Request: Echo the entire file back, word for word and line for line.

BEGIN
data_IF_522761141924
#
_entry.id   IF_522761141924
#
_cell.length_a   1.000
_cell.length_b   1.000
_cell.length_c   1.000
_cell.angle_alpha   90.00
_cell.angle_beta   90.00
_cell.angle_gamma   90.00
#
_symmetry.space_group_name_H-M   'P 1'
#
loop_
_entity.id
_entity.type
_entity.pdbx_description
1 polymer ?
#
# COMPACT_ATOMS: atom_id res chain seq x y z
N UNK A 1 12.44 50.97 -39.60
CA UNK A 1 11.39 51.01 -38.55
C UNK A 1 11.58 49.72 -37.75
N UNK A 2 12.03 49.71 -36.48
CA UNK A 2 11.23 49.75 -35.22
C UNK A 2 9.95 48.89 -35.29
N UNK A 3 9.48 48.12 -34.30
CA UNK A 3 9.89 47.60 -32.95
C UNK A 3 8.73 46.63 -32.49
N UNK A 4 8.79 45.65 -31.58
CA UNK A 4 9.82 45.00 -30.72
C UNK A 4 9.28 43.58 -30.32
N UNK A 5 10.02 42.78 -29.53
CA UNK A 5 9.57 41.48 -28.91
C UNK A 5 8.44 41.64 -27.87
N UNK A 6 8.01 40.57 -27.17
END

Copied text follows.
data_IF_522761141924
#
_entry.id   IF_522761141924
#
_cell.length_a   1.000
_cell.length_b   1.000
_cell.length_c   1.000
_cell.angle_alpha   90.00
_cell.angle_beta   90.00
_cell.angle_gamma   90.00
#
_symmetry.space_group_name_H-M   'P 1'
#
loop_
_entity.id
_entity.type
_entity.pdbx_description
1 polymer ?
#
# COMPACT_ATOMS: atom_id res chain seq x y z
N UNK A 1 12.44 50.97 -39.60
CA UNK A 1 11.39 51.01 -38.55
C UNK A 1 11.58 49.72 -37.75
N UNK A 2 12.03 49.71 -36.48
CA UNK A 2 11.23 49.75 -35.22
C UNK A 2 9.95 48.89 -35.29
N UNK A 3 9.48 48.12 -34.30
CA UNK A 3 9.89 47.60 -32.95
C UNK A 3 8.73 46.63 -32.49
N UNK A 4 8.79 45.65 -31.58
CA UNK A 4 9.82 45.00 -30.72
C UNK A 4 9.28 43.58 -30.32
N UNK A 5 10.02 42.78 -29.53
CA UNK A 5 9.57 41.48 -28.91
C UNK A 5 8.44 41.64 -27.87
N UNK A 6 8.01 40.57 -27.17